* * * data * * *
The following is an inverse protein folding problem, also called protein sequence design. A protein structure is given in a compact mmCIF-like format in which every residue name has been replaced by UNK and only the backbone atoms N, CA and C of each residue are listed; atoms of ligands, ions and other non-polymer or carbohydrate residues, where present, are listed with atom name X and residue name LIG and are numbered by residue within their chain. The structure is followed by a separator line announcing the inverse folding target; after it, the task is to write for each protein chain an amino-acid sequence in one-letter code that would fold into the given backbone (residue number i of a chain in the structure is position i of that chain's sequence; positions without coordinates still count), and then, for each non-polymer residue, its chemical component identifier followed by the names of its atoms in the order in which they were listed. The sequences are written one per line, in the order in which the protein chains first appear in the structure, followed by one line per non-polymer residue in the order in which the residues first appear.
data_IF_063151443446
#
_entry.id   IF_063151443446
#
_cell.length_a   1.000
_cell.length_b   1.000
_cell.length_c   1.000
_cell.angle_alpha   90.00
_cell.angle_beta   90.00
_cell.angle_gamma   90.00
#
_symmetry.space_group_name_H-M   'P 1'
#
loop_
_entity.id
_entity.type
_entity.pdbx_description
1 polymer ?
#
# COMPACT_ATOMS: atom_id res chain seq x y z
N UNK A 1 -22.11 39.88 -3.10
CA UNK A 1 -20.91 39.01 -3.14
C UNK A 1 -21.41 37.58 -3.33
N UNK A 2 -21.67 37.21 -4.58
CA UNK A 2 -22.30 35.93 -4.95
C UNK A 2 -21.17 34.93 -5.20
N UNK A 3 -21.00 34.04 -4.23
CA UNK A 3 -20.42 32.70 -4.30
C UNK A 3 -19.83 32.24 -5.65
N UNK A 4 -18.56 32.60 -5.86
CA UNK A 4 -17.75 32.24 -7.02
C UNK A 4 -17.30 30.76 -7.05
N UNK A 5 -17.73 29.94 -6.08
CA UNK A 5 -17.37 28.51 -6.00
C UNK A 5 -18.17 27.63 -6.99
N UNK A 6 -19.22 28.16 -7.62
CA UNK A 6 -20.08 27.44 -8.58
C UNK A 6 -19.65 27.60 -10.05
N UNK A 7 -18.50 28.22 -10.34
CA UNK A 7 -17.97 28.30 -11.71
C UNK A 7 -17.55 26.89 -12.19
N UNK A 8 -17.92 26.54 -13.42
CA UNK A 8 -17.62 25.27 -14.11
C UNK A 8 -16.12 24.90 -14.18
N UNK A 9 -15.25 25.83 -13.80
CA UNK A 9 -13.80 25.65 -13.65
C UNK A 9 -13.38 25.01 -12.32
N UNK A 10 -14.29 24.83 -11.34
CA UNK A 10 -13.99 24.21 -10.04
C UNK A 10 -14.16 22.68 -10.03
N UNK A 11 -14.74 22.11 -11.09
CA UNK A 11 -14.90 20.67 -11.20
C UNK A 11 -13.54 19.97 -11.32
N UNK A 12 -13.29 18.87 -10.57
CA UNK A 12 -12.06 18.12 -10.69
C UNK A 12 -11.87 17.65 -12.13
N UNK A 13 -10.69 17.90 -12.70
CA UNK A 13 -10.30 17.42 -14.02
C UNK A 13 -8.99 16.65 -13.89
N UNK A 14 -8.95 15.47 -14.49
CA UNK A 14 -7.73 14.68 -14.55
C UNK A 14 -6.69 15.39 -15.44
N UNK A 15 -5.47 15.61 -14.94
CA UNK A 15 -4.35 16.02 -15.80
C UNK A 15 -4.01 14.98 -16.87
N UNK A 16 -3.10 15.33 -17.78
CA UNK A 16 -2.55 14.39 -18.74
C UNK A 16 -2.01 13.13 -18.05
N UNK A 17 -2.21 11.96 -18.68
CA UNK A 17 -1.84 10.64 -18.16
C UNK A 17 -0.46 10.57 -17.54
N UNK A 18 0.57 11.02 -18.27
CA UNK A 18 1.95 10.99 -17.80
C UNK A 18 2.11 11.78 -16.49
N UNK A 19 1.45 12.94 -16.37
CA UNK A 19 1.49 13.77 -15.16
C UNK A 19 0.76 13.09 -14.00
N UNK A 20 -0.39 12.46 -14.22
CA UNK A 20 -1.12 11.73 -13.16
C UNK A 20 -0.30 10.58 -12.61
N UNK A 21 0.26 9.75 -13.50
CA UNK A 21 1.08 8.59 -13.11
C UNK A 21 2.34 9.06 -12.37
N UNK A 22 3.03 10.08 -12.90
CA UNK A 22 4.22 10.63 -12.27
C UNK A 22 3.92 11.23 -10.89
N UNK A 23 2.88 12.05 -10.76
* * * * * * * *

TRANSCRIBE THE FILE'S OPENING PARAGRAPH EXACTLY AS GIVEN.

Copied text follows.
The following is an inverse protein folding problem, also called protein sequence design. A protein structure is given in a compact mmCIF-like format in which every residue name has been replaced by UNK and only the backbone atoms N, CA and C of each residue are listed; atoms of ligands, ions and other non-polymer or carbohydrate residues, where present, are listed with atom name X and residue name LIG and are numbered by residue within their chain. The structure is followed by a separator line announcing the inverse folding target; after it, the task is to write for each protein chain an amino-acid sequence in one-letter code that would fold into the given backbone (residue number i of a chain in the structure is position i of that chain's sequence; positions without coordinates still count), and then, for each non-polymer residue, its chemical component identifier followed by the names of its atoms in the order in which they were listed. The sequences are written one per line, in the order in which the protein chains first appear in the structure, followed by one line per non-polymer residue in the order in which the residues first appear.